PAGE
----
Chapter 11: Conclusion: the challenges of EU consumer law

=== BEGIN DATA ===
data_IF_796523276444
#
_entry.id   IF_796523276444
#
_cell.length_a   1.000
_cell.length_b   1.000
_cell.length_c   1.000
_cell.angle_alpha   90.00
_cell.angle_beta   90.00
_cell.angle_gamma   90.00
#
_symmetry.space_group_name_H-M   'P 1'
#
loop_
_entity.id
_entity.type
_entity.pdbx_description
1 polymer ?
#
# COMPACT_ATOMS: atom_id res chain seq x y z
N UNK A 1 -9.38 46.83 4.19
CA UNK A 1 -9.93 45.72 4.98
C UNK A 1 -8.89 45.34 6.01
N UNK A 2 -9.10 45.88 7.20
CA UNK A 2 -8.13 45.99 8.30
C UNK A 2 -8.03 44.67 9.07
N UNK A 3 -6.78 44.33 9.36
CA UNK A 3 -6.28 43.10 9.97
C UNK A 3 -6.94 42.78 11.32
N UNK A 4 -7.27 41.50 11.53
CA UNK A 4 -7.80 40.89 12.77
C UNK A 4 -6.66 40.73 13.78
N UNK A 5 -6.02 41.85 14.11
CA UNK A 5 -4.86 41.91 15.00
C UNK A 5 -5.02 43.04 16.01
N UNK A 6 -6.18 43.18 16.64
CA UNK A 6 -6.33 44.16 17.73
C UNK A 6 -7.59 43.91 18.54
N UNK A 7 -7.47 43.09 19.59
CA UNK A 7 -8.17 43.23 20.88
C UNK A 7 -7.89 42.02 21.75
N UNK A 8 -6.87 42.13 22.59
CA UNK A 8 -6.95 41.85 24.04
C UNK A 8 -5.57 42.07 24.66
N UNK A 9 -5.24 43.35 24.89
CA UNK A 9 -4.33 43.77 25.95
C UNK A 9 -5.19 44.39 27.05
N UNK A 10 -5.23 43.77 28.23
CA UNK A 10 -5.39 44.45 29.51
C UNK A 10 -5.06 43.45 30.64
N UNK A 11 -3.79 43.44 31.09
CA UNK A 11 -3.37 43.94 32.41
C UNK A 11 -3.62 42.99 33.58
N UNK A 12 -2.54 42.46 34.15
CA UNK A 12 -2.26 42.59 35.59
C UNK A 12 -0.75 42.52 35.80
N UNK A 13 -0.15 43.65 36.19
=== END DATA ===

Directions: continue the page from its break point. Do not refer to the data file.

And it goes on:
The lawyer seeking to make coherent sense out of the notion of ‘EU consumer law and policy’ must begin by digesting a dose of constitutional modesty. This not a national system. The European Union does not enjoy a general competence to act as it sees fit, nor does it possess the competence to extend its own competence. Its competences and powers are limited – limited to those supplied by its Member States when they periodically agree the shape and revision of its founding Treaties. This fundamental constitutional principle is known as the principle of conferral. Article 5(2) TEU declares that ‘Under the principle of conferral, the Union shall act only within the limits of the competences conferred upon it by the Member States in the Treaties to attain the objectives set out therein’. It adds that ‘competences not conferred upon the Union in the Treaties remain with the Member States’. The strength of this zeal to preserve the autonomy of the Member States may be appreciated by the repetition of this proviso in Article 4(1) TEU: ‘competences not conferred upon the Union in the Treaties remain with the Member States’.
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